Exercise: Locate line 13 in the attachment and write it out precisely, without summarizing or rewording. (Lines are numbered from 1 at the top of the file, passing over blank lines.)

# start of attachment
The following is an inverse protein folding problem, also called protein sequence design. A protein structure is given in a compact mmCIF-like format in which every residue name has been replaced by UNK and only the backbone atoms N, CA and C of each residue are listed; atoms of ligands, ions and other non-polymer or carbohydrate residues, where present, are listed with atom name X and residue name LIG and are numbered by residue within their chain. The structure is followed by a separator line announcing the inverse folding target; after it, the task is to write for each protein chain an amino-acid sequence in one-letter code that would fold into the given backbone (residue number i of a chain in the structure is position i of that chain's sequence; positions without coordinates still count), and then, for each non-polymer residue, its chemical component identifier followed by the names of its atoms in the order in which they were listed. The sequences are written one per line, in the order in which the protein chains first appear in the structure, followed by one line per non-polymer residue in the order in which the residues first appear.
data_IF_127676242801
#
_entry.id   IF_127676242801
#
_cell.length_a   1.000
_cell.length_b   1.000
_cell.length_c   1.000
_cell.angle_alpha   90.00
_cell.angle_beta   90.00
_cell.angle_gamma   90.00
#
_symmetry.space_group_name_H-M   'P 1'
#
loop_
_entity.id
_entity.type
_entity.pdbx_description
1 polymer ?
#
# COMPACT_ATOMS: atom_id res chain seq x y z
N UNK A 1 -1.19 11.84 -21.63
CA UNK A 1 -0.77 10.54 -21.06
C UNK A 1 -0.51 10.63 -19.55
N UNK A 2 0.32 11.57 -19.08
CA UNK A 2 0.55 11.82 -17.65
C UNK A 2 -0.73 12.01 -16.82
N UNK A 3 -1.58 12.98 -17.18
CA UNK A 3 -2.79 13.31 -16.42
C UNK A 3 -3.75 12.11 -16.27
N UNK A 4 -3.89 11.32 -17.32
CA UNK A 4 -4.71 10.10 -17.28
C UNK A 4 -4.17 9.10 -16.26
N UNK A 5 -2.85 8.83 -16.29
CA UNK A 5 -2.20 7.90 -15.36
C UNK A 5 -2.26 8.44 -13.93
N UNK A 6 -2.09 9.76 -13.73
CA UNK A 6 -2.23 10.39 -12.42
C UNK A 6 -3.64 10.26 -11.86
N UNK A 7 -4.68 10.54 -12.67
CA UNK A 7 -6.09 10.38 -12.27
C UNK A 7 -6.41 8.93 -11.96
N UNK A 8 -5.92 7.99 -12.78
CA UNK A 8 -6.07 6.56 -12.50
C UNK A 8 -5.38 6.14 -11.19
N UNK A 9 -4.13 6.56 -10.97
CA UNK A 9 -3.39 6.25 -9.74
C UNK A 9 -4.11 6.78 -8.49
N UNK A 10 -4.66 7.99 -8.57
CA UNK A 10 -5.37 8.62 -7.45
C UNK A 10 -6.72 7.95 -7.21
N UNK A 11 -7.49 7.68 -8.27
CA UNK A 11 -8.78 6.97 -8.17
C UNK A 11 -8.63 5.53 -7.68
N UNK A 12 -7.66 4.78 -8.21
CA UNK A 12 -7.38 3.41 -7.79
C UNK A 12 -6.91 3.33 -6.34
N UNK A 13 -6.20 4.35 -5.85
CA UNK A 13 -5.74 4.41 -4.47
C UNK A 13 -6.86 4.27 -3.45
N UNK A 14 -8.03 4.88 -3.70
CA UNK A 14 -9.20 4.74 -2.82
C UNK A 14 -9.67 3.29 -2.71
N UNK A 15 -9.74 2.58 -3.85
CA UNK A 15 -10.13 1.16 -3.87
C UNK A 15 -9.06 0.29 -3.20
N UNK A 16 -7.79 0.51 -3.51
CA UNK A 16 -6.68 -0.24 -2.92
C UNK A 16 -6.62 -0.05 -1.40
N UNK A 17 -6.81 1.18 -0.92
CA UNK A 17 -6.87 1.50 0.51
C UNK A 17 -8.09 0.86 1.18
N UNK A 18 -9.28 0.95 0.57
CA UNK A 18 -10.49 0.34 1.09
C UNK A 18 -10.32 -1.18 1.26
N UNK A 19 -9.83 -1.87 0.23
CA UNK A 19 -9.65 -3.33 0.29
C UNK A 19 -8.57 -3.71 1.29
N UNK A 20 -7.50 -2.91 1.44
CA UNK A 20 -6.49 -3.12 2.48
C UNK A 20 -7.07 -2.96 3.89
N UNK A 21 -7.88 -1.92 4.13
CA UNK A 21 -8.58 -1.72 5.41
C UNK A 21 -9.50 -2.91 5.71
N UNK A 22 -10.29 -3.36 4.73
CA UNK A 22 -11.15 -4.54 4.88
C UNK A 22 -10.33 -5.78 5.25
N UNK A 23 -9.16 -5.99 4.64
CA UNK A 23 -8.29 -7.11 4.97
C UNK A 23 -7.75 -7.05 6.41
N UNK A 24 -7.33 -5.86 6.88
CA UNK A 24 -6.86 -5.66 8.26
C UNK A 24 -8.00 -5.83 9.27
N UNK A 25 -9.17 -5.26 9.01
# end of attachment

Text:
_symmetry.space_group_name_H-M   'P 1'